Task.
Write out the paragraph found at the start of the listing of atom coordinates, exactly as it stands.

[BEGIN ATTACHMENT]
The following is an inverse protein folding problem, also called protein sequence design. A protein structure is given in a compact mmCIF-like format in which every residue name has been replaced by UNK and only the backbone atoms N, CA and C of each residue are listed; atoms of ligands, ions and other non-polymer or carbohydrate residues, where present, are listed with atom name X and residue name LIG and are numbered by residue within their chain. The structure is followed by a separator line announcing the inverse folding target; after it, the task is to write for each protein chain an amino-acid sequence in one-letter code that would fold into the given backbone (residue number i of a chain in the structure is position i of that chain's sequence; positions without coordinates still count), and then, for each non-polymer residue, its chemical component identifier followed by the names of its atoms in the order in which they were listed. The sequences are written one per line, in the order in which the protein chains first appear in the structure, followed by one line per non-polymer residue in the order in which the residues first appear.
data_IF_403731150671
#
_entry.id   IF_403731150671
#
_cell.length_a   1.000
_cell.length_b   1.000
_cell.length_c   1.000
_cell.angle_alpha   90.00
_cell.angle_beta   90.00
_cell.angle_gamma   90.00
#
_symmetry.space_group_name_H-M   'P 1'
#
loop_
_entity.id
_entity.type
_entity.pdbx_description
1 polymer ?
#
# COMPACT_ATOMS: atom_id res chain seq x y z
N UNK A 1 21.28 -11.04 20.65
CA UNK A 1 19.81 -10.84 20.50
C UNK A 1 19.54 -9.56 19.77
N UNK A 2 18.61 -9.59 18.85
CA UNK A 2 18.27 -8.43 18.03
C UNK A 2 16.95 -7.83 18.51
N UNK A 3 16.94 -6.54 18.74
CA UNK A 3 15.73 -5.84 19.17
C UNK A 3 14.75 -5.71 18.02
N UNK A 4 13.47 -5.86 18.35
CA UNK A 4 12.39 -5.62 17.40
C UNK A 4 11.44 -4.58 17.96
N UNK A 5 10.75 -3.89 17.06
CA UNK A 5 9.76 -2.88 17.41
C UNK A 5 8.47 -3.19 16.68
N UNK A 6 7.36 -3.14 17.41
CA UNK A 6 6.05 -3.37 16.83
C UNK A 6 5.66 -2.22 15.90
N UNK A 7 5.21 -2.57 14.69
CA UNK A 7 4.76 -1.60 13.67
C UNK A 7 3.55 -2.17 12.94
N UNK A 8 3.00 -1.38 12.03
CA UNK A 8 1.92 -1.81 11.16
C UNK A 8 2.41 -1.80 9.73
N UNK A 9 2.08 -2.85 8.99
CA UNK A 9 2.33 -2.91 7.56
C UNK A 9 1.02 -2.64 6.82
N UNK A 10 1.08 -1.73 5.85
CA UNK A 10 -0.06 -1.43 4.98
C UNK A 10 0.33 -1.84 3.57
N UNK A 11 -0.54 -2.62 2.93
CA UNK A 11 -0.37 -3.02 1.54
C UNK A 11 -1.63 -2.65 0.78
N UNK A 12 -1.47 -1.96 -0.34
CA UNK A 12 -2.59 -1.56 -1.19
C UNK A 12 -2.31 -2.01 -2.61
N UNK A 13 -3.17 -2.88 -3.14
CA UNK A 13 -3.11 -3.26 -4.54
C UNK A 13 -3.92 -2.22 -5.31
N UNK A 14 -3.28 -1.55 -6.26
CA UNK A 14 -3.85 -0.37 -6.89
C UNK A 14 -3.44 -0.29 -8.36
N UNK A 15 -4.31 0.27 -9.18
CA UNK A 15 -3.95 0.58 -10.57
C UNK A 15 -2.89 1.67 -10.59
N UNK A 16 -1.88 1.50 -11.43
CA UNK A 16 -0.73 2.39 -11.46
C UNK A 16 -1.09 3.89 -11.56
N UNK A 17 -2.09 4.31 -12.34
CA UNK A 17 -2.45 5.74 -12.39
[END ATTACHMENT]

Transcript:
The following is an inverse protein folding problem, also called protein sequence design. A protein structure is given in a compact mmCIF-like format in which every residue name has been replaced by UNK and only the backbone atoms N, CA and C of each residue are listed; atoms of ligands, ions and other non-polymer or carbohydrate residues, where present, are listed with atom name X and residue name LIG and are numbered by residue within their chain. The structure is followed by a separator line announcing the inverse folding target; after it, the task is to write for each protein chain an amino-acid sequence in one-letter code that would fold into the given backbone (residue number i of a chain in the structure is position i of that chain's sequence; positions without coordinates still count), and then, for each non-polymer residue, its chemical component identifier followed by the names of its atoms in the order in which they were listed. The sequences are written one per line, in the order in which the protein chains first appear in the structure, followed by one line per non-polymer residue in the order in which the residues first appear.